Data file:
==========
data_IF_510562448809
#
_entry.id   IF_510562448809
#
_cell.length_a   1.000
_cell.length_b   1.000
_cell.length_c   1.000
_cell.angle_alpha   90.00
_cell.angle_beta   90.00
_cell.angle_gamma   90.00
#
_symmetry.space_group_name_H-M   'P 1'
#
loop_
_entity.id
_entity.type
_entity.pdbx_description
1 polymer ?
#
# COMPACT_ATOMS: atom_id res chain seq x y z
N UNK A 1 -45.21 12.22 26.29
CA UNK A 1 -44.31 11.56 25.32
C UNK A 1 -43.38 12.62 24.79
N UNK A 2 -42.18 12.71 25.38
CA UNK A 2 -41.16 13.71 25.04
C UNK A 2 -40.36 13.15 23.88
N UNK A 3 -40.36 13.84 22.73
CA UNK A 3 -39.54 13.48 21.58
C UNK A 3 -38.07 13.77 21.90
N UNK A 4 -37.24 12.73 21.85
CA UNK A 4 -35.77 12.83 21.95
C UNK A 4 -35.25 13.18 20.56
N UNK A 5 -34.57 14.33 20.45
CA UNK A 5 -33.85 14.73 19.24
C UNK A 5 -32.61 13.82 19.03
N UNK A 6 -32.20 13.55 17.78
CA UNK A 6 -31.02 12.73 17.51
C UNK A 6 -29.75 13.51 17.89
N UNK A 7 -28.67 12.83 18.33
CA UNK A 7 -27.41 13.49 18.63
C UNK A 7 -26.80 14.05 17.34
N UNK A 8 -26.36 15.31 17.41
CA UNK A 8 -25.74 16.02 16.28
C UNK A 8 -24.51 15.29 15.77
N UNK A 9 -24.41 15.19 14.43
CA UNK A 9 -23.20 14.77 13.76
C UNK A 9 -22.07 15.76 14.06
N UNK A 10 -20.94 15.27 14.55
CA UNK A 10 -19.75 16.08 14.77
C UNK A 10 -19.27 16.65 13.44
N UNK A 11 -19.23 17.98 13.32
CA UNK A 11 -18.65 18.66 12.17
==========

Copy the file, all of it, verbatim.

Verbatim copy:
data_IF_510562448809
#
_entry.id   IF_510562448809
#
_cell.length_a   1.000
_cell.length_b   1.000
_cell.length_c   1.000
_cell.angle_alpha   90.00
_cell.angle_beta   90.00
_cell.angle_gamma   90.00
#
_symmetry.space_group_name_H-M   'P 1'
#
loop_
_entity.id
_entity.type
_entity.pdbx_description
1 polymer ?
#
# COMPACT_ATOMS: atom_id res chain seq x y z
N UNK A 1 -45.21 12.22 26.29
CA UNK A 1 -44.31 11.56 25.32
C UNK A 1 -43.38 12.62 24.79
N UNK A 2 -42.18 12.71 25.38
CA UNK A 2 -41.16 13.71 25.04
C UNK A 2 -40.36 13.15 23.88
N UNK A 3 -40.36 13.84 22.73
CA UNK A 3 -39.54 13.48 21.58
C UNK A 3 -38.07 13.77 21.90
N UNK A 4 -37.24 12.73 21.85
CA UNK A 4 -35.77 12.83 21.95
C UNK A 4 -35.25 13.18 20.56
N UNK A 5 -34.57 14.33 20.45
CA UNK A 5 -33.85 14.73 19.24
C UNK A 5 -32.61 13.82 19.03
N UNK A 6 -32.20 13.55 17.78
CA UNK A 6 -31.02 12.73 17.51
C UNK A 6 -29.75 13.51 17.89
N UNK A 7 -28.67 12.83 18.33
CA UNK A 7 -27.41 13.49 18.63
C UNK A 7 -26.80 14.05 17.34
N UNK A 8 -26.36 15.31 17.41
CA UNK A 8 -25.74 16.02 16.28
C UNK A 8 -24.51 15.29 15.77
N UNK A 9 -24.41 15.19 14.43
CA UNK A 9 -23.20 14.77 13.76
C UNK A 9 -22.07 15.76 14.06
N UNK A 10 -20.94 15.27 14.55
CA UNK A 10 -19.75 16.08 14.77
C UNK A 10 -19.27 16.65 13.44
N UNK A 11 -19.23 17.98 13.32
CA UNK A 11 -18.65 18.66 12.17